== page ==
Just as “patriarchy” doesn’t equal “all men”, but rather the social systems which grants a very particular group of men social privileges. ]

      While yes a transman can some times get those privileges based around outward appearance such as not have some rando demand smiles etc. if they’re white and can ‘pass’ but the privileges are skin deep and always with a risk attached.
      As I guess you might know or have realised.

      Also another thing I wish to quote from Nina

      [The fact that all you zeroed in on in this article was three words, among a much larger discussion about racial issues and racial privilege shows that you need to listen more to what’s going on around you. ]

      This isn’t about YOU this is about racism, k.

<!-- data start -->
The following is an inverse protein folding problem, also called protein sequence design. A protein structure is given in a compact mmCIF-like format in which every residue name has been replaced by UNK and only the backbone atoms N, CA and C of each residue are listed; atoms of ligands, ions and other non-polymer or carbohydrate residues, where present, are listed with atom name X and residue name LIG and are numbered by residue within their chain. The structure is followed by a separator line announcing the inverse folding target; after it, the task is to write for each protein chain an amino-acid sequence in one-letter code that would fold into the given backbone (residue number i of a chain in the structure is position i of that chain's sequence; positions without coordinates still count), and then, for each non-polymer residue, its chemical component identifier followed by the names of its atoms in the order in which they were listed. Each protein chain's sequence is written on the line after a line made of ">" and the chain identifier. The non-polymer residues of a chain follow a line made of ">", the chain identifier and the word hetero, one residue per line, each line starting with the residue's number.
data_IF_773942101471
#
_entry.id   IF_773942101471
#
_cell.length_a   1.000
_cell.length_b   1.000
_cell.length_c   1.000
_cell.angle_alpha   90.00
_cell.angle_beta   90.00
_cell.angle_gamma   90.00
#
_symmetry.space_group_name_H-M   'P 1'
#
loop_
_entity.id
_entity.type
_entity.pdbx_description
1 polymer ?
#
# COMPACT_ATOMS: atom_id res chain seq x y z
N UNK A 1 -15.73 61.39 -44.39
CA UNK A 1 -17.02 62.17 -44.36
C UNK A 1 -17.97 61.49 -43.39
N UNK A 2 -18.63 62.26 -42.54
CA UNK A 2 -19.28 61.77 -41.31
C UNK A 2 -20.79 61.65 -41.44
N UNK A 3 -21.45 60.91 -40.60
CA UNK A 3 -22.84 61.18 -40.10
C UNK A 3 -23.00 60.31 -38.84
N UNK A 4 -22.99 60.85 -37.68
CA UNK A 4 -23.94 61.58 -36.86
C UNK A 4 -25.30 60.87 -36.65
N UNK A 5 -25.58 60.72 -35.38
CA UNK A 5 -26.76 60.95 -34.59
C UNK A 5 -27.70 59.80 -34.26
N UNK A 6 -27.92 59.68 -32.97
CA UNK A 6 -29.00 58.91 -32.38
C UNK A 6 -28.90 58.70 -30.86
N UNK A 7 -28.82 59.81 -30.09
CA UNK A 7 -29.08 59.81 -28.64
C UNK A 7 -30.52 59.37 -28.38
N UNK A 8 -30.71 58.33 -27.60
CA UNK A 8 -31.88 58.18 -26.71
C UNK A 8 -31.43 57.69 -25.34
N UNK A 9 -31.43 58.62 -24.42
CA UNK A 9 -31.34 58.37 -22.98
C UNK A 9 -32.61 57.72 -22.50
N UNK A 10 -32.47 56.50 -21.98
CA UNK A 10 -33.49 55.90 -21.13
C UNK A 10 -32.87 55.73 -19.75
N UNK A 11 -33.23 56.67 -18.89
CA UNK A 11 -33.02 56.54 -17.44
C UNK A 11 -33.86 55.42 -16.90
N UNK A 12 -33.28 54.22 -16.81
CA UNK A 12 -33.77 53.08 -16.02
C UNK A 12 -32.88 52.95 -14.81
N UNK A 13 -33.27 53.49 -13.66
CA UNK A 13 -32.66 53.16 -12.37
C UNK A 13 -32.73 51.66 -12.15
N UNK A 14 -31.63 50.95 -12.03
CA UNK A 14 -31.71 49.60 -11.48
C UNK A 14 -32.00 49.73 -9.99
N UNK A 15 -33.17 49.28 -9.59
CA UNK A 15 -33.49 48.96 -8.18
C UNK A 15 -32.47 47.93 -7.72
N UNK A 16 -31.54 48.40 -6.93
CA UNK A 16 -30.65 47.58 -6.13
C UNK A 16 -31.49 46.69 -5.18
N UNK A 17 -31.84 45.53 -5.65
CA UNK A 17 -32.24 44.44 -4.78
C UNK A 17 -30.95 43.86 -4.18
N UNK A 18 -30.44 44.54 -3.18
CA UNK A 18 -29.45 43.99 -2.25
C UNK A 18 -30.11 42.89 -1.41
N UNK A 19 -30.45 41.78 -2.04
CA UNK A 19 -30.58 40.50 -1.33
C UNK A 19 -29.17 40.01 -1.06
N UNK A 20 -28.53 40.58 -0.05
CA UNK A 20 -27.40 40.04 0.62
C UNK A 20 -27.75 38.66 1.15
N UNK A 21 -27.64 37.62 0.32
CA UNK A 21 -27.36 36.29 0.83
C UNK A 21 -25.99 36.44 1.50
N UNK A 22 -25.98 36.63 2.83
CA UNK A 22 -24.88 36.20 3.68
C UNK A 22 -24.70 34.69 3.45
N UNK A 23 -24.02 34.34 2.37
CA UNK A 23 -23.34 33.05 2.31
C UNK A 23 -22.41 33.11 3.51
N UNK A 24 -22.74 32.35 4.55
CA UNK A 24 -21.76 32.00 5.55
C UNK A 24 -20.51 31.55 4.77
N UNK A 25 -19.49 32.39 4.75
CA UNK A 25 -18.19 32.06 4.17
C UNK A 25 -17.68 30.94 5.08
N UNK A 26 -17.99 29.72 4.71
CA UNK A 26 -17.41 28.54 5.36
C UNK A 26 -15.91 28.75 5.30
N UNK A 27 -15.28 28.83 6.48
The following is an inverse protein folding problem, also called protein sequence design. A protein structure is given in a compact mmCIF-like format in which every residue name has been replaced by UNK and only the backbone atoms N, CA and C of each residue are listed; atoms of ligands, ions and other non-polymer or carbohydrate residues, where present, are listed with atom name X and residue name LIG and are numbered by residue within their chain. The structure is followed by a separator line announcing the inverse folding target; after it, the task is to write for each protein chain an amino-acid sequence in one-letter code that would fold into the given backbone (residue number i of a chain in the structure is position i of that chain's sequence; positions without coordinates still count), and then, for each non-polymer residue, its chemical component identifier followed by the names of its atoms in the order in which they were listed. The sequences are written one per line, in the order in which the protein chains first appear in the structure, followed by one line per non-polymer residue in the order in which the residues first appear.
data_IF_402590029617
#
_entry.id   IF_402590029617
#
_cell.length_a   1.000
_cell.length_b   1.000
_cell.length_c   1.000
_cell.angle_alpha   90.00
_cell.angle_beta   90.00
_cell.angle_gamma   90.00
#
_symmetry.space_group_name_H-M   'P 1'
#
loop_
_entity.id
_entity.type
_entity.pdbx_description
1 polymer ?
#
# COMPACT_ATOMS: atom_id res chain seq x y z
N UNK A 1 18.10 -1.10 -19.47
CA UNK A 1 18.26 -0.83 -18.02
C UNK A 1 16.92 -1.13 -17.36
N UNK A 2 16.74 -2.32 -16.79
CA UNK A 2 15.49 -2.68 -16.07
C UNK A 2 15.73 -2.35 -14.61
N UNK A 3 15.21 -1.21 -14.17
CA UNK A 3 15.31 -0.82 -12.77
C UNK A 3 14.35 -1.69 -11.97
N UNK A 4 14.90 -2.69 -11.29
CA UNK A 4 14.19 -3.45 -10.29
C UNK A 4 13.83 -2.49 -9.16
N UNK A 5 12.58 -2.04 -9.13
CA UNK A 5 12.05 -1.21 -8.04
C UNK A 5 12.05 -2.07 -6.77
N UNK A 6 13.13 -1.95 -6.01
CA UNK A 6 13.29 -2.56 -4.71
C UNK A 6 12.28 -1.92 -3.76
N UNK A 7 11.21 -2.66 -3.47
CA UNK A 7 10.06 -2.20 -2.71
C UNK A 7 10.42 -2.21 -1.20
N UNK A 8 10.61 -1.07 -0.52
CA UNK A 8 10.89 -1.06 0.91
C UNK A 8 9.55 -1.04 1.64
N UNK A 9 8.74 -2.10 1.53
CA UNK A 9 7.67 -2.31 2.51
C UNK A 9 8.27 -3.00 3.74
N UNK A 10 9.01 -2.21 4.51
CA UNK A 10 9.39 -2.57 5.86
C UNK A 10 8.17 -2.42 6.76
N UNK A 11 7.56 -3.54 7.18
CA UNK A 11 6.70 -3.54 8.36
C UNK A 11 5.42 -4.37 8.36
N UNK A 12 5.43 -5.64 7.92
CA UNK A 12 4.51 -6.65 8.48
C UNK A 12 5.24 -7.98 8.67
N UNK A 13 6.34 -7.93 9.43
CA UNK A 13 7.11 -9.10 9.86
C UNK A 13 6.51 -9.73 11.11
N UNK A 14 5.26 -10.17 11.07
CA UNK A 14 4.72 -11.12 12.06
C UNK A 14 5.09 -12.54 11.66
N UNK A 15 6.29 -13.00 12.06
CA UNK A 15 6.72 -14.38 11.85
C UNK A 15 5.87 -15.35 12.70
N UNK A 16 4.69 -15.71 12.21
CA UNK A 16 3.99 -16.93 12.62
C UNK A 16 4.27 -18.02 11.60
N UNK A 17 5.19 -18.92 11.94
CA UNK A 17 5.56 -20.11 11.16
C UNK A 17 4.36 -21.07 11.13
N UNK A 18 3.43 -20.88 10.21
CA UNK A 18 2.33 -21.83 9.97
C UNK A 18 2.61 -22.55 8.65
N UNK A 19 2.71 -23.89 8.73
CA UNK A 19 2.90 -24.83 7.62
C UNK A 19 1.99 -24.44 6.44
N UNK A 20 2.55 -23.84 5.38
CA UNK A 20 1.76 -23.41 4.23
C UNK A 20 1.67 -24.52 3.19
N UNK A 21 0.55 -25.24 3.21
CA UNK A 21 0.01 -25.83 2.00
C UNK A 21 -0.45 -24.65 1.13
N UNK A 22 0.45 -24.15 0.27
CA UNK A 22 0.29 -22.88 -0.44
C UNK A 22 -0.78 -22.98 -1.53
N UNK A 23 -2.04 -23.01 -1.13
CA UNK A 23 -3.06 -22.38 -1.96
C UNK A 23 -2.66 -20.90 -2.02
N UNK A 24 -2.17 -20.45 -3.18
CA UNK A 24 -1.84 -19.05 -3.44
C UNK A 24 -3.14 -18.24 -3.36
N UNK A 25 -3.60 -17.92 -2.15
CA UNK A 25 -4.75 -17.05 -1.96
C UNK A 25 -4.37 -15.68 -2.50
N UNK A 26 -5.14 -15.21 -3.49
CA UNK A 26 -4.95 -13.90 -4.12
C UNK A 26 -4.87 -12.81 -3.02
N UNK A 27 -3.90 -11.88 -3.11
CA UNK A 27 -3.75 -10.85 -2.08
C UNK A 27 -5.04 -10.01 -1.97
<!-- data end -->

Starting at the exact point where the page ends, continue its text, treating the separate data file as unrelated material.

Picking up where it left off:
Capisci?

        • And btw, I was merely trying to point out how cissexist that phrase seemed to be; when I read it, it seemed to equate men with cis men, not with patriarchy as a conplex phenomenon.

        • Because it is a thing in my family that we say at the end of explaining things/trying to get a point across, and that is how it is spelled to the best of my memory.
          Would you prefer comprendes or the usted comprende? After all we hardly know each other comprendes might be too familiar. 😉

          • I would prefer avoiding any generalization, no matter the group involved, and I would prefer avoiding the use of ‘men’ as a synonym for ‘patriarchy’.

            Also, using ‘capisci’ was really classy, given the topic of the discussion. Being Italian (as in born and living in Italy), I really enjoy expressions reinforcing Mafia-related stereotypes.

  42. The answer to “we fucked up on this race-related editing decision because it was up to a white editor to make the call about something a white freelancer did that was potentially racist” isn’t just to vaguely do better, it’s to prevent that situation from happening again. And from how you talk about your OITNB process, I’m not actually sure you understand what actually caused the problem: white people being in charge of race-related editing decisions.